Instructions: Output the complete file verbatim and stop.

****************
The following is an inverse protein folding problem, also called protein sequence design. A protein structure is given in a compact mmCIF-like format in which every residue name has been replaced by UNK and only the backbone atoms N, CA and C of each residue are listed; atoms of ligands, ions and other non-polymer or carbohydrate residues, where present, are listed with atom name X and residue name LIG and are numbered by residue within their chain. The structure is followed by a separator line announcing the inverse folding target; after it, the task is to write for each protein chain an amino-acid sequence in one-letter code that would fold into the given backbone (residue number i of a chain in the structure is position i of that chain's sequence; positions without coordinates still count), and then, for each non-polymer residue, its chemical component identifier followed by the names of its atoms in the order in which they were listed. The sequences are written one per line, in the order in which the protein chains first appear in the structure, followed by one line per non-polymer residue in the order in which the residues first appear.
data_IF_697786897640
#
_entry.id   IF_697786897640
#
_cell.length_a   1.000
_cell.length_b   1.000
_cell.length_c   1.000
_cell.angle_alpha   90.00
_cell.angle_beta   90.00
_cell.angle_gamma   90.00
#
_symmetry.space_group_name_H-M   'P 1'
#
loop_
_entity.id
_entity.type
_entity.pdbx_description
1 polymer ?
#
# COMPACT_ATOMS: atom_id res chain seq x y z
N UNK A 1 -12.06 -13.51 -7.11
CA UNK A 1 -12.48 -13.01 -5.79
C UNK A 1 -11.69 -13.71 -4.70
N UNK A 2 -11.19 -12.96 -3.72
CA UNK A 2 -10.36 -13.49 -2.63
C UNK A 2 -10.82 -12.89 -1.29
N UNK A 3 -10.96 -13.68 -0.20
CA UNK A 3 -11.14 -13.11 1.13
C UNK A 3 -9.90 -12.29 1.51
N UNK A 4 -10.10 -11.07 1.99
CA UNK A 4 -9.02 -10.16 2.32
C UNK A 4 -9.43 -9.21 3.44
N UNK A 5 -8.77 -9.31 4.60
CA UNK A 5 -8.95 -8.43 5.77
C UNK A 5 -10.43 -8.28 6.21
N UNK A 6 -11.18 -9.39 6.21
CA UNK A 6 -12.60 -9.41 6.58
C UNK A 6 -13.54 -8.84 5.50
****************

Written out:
The following is an inverse protein folding problem, also called protein sequence design. A protein structure is given in a compact mmCIF-like format in which every residue name has been replaced by UNK and only the backbone atoms N, CA and C of each residue are listed; atoms of ligands, ions and other non-polymer or carbohydrate residues, where present, are listed with atom name X and residue name LIG and are numbered by residue within their chain. The structure is followed by a separator line announcing the inverse folding target; after it, the task is to write for each protein chain an amino-acid sequence in one-letter code that would fold into the given backbone (residue number i of a chain in the structure is position i of that chain's sequence; positions without coordinates still count), and then, for each non-polymer residue, its chemical component identifier followed by the names of its atoms in the order in which they were listed. The sequences are written one per line, in the order in which the protein chains first appear in the structure, followed by one line per non-polymer residue in the order in which the residues first appear.
data_IF_697786897640
#
_entry.id   IF_697786897640
#
_cell.length_a   1.000
_cell.length_b   1.000
_cell.length_c   1.000
_cell.angle_alpha   90.00
_cell.angle_beta   90.00
_cell.angle_gamma   90.00
#
_symmetry.space_group_name_H-M   'P 1'
#
loop_
_entity.id
_entity.type
_entity.pdbx_description
1 polymer ?
#
# COMPACT_ATOMS: atom_id res chain seq x y z
N UNK A 1 -12.06 -13.51 -7.11
CA UNK A 1 -12.48 -13.01 -5.79
C UNK A 1 -11.69 -13.71 -4.70
N UNK A 2 -11.19 -12.96 -3.72
CA UNK A 2 -10.36 -13.49 -2.63
C UNK A 2 -10.82 -12.89 -1.29
N UNK A 3 -10.96 -13.68 -0.20
CA UNK A 3 -11.14 -13.11 1.13
C UNK A 3 -9.90 -12.29 1.51
N UNK A 4 -10.10 -11.07 1.99
CA UNK A 4 -9.02 -10.16 2.32
C UNK A 4 -9.43 -9.21 3.44
N UNK A 5 -8.77 -9.31 4.60
CA UNK A 5 -8.95 -8.43 5.77
C UNK A 5 -10.43 -8.28 6.21
N UNK A 6 -11.18 -9.39 6.21
CA UNK A 6 -12.60 -9.41 6.58
C UNK A 6 -13.54 -8.84 5.50